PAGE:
Scotland in Europe Update: 7th September 2018

This week has seen some good news for EU citizens as the Scottish Government unveiled its Programme for Government. Building upon existing SNP policy, the Government announced that it will bring forward legislation to ensure that all EU nationals resident in Scotland maintain their Scottish voting rights in the event that Brexit takes place.

It is very simple really: anyone living in Scotland is Scottish. We are a nation comfortable with multiple identities and nobody who lives here should be cut out of our society. After all, we need more people not fewer. I am proud that our Government is taking real moves to reassure people - who have paid us the supreme compliment of making Scotland their home - that they are welcome, valued and part of the community. 

The UK Government's shameful exclusion of EU nationals from voting in the EU Referendum still causes much upset. The Government also announced that it will pay the registration fees of all EU nationals employed by it, if the UK Government goes ahead with this unwise and divisive proposal.

The Scottish Parliament has only recently regained the power to legislate for votes in Scotland, and we fully intend to use it. Presently many nationals of other countries (like the USA) cannot participate in Scotland's democratic process despite being resident here and part of our community. We will change this.

We have already implemented votes at 16 and will broaden the franchise as far as possible for Scottish and local government elections, and any other elections to regional bodies.

This is important. The Scottish Government cannot independently stop Brexit whilst we are part of the UK, nor can we mitigate all the damage of a hard Brexit but what can be done will be done.



Jean-Claude Piris explains here why joining the EEA, though not impossible, is not easy. Remaining in the EU is clearly the best option. This article isn’t new, but is worth a re-read.

The UK is already losing medical contracts due to leaving the EMA.

The first EU nationals are applying for settled status.

A former Governor of the Bank of England has said that it ‘beggars belief’ that the UK is contemplating stockpiling medicines.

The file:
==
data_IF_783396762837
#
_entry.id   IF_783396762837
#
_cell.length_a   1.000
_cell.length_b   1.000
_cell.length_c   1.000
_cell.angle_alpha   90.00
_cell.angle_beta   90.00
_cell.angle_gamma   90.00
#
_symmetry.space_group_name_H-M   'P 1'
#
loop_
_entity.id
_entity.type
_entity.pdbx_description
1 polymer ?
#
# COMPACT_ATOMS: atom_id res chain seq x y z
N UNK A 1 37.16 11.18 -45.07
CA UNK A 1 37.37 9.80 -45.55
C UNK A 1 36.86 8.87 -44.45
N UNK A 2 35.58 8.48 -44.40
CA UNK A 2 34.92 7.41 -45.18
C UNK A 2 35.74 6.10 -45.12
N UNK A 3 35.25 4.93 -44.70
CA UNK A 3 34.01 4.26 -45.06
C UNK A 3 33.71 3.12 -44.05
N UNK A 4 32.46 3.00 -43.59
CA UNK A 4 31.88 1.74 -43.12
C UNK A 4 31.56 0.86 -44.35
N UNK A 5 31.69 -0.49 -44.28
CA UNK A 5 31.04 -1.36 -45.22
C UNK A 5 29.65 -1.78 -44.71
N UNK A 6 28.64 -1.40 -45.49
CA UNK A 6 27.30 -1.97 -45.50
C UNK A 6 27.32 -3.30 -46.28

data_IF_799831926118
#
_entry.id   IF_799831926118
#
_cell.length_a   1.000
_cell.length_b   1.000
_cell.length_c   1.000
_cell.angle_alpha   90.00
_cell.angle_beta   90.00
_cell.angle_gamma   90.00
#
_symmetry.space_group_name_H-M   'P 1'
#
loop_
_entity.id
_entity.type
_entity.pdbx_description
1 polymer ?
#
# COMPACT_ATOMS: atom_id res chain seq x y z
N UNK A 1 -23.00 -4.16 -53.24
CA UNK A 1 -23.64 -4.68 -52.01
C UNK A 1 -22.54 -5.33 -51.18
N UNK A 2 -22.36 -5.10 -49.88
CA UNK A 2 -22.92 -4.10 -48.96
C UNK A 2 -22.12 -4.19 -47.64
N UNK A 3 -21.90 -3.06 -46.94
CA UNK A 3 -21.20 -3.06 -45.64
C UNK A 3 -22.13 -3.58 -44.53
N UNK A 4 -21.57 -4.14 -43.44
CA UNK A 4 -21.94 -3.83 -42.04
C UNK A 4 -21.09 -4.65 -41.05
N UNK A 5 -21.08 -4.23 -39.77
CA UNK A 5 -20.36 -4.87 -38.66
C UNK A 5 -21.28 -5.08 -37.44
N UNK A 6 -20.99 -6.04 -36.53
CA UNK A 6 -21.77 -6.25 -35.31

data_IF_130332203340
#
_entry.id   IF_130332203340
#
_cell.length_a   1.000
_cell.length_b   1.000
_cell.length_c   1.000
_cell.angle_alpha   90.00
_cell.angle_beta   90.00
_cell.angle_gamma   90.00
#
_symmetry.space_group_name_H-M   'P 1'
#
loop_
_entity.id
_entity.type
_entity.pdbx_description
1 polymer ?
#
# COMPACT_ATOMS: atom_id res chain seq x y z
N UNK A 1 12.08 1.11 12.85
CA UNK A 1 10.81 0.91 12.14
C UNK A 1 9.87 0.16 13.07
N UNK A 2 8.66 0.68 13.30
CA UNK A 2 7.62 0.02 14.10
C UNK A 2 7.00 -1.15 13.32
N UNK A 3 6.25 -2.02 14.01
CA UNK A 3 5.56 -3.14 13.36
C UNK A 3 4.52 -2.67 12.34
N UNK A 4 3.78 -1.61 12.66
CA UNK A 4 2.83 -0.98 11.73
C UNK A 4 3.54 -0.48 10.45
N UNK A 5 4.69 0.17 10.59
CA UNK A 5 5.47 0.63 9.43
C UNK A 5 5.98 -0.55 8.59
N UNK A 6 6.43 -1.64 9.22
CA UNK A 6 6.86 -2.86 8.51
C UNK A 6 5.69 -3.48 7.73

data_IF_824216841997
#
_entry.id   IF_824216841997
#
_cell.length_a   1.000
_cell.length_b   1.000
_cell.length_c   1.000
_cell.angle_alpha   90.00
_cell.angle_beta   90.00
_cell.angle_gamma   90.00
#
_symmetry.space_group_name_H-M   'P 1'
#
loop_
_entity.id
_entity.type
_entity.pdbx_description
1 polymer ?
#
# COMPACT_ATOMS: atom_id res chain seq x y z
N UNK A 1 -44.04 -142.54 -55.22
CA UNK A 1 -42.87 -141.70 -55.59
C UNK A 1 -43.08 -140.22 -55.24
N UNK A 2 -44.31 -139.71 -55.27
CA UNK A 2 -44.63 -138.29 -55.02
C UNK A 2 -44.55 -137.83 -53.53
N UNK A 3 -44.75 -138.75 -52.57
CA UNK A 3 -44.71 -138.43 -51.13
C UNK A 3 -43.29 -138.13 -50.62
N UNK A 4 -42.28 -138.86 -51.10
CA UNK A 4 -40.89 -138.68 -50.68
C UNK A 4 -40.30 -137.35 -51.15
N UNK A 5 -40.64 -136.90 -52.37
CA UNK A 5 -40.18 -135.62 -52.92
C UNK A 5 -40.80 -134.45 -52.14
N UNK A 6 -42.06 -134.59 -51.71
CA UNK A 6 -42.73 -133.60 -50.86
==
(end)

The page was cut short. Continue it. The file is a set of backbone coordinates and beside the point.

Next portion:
The meat industry has warned again that the lack of vets post-Brexit will damage the industry, including exports.

There are still a lot of issues to be dealt with in the negotiations. EU observer has a nice summary here.

The GMB has announced its support for a People’s Vote on the referendum.

No deal would be terrible for the UK. This piece of research by the UK and a Changing Europe’s research confirms what we already know.

The Joseph Rowntree Foundation have concluded that living costs for low-income households would increase by an estimated £480 per year in a no deal scenario.

The UK Government has been discussing Operation Yellowhammer: no deal contingency planning. As I have said before, I do not think a no deal is likely, it is simply being held up to make the UK Government’s deal look good.

Having said that, the EU 27 have to take the UK at its word, so they are also starting to do some preparation for a no deal Brexit.

European Futures have put together a useful piece on Criminal Cooperation, Brexit and the devolved nations. The devolved nations will have to play an important part in this challenge which means the UK Government needs to engage with the Scottish Government.

The penguins of the Falkland Islands are facing losing their funding due to Brexit.

And finally, you can see me at the Beyond Borders festival discussing Brexit, Scotland and what happens next.